World Water Day is an international event observed worldwide on 22 March. The day is observed to raise awareness and learn from each other on the importance of water as fundamental resources for livelihood, economic growth and environmental sustainability.
In Bhutan, the day will be observed with the theme on “Water: Securing Bhutan’s Future” at Samtengang Central School, Wangduephodrang. The event is organised by the National Environment Commission in collaboration with Watershed Management Division, Department of Forests and Park Services, Wangdue Dzongkhag Administration, Management of Samtengang Center School, Bhutan Water Partnership, with support from the Asian Development Bank.
His Excellency Lyonpo Tandin Wangchuk, Minister, Ministy of Health, will grace the occasion as Chief Guest.
At the day, Honorable Lyonpo will launch National Integrated Water Resource Management Plan 2016, National Drinking Water Standard for Bhutan, 2016, Baychhu Watershed Management Plan and Payment for Environmental Services Framework and Field Guide.
The details on each of the launch documents are provided below:
1. Bhutan’s National Integrated Water Resource Management (IWRM) Plan provides a coordinated development and the management of water, land and related resources, in order to maximize the economic and social welfare in an equitable manner without compromising the sustainability of vital ecosystems.
IWRM is a holistic approach that seeks to integrate management of water resources within that of the broader socio-economic and institutional framework for development planning and management. It primarily seeks to improve coordination among water management entities, including river basin organizations, with a focus on allocating and providing reliable water services in an equitable manner. This requires resolving trade-offs to maintain a proper balance between meeting various sectors’ needs, and establishing adaptable governance mechanisms to cope with evolving circumstances and drivers of change. In IWRM, the basic unit for integrated management of water resources is the river basin.
The basic principles of IWRM include: considering water holistically, managing it across disciplines and sectors, ensuring wide participation in decision-making, and strengthening institutions and their coordination. These in turn need to be supported by sector-wide policy reforms, development of water laws and regulations, strengthening of coordination mechanisms, and decentralization of planning (through river basin organizations). Guidelines are:
- Water is a finite, vulnerable and essential resource, which should be managed in an integrated manner.
- Water resources development and management should be based on a participatory approach, involving all relevant stakeholders.
- Women play a central role in the provision, management and safeguarding of water.
- Water has an economic value and should be recognized as an economic good, taking into account affordability and equity criteria.
Because it is holistic, IWRM necessitates an inter-sectoral approach with representation from all stakeholders, and in which all aspects of water (hydrological, ecological, socio-economic) are considered. IWRM also incorporates sustainable development objectives to safeguard the resource base for future generations.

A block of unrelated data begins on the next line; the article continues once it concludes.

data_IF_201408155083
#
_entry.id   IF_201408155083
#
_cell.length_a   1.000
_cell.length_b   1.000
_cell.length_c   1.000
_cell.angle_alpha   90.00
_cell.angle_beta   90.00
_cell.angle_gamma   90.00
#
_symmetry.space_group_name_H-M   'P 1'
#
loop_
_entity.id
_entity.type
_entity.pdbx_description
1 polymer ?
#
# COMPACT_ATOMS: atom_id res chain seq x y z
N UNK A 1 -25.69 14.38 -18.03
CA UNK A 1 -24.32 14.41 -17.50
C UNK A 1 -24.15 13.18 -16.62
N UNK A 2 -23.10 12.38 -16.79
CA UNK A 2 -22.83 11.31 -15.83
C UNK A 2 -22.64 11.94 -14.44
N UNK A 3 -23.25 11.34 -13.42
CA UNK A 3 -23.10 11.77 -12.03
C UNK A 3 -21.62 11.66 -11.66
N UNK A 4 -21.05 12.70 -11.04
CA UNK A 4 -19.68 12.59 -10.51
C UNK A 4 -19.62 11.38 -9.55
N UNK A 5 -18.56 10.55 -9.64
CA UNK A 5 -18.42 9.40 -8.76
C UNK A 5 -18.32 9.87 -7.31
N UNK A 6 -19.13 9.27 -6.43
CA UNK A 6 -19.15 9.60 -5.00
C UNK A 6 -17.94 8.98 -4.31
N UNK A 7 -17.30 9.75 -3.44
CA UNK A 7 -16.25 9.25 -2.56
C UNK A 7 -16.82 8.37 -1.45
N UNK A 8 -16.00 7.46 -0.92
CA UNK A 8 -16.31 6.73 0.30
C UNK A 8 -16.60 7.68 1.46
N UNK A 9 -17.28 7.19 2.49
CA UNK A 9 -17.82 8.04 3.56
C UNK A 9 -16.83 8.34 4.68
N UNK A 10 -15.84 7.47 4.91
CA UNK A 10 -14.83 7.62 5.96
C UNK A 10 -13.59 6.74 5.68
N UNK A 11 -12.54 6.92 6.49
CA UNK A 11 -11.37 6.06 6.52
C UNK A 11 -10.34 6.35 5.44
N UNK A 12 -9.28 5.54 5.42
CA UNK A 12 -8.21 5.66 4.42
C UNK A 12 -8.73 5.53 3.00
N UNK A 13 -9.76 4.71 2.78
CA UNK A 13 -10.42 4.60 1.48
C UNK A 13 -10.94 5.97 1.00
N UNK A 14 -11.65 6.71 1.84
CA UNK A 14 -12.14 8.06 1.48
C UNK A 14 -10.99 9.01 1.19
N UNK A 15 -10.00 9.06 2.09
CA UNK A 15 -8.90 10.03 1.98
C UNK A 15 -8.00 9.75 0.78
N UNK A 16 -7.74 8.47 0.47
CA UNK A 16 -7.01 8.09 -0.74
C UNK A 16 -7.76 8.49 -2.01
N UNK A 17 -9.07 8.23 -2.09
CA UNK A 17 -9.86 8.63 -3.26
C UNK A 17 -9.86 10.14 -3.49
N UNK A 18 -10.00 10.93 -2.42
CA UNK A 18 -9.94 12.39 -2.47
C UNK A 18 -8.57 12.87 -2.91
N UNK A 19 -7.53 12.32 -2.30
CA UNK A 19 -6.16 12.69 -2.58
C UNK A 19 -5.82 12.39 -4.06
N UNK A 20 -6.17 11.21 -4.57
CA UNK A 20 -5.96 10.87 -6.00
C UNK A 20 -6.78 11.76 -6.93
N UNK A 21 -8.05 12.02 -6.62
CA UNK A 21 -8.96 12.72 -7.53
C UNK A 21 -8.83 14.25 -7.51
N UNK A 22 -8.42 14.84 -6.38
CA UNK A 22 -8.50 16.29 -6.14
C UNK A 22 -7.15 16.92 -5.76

A central goal of Bhutan’s NIWRMP is to achieve water security, in particular under the looming threat of climate change. Water security defined in the plan as the capacity to provide sufficient and sustainable quantity and quality of water for all types of water needs/services, and to protect people from water-related disasters. Water security has five key dimensions. Managing these five dimensions together make up the ultimate aim of IWRM.
- household water security (satisfy household water and sanitation needs in all communities)
- economic water security (support productive uses of water in agriculture, industry and energy)
- urban water security (develop vibrant and livable thromdes)
- environmental water security (maintain the health of rivers and ecosystems)
- resilience to climate change and water-related disasters (build resilient communities that can cope and adapt effectively)
The preparation of NIWRMP is supported by the Asian Development Bank and Government of Japan.
2. National Drinking Water Quality Standard (NDWQS): The NDWQS was approved during 42nd session of the National Environment Commission meeting held on February 26, 2016.
The National Drinking Water Quality Standards is established to ensure safe drinking water to protect consumer health. The standard describes the quality parameters set for drinking water and maximum permissible limit for each of the set parameters. Such primary standards protects public health by limiting the level of contaminants in drinking water. It shall apply to all drinking water supplies owned and managed by thromdes, dzongkhag administration, gewog administration, chiwogs, villages, Water User Associations, institutions and households. The standard will come into forced effect from July 2017.
WHO provided technical support for the development of National Drinking Water Quality Standard.
3. Baychhu Watershed Management Plan: The Baychhu Watershed Management Plan was developed in an integrated and collaborative manner involving all relevant entities at the watershed level. The approach will be gradually scaled up to cover other degraded watersheds in the entire country based on environmentally sustainable, economically efficient, and socio-culturally equitable and acceptable code of practices.
The observance of World Water Day is an annual event demonstrating Bhutan’s strong commitment to environmental conservation and sustainability. Each year new ideas are launched, awareness raised and Bhutan joins the world in fighting for sustainable management of fresh water resources.
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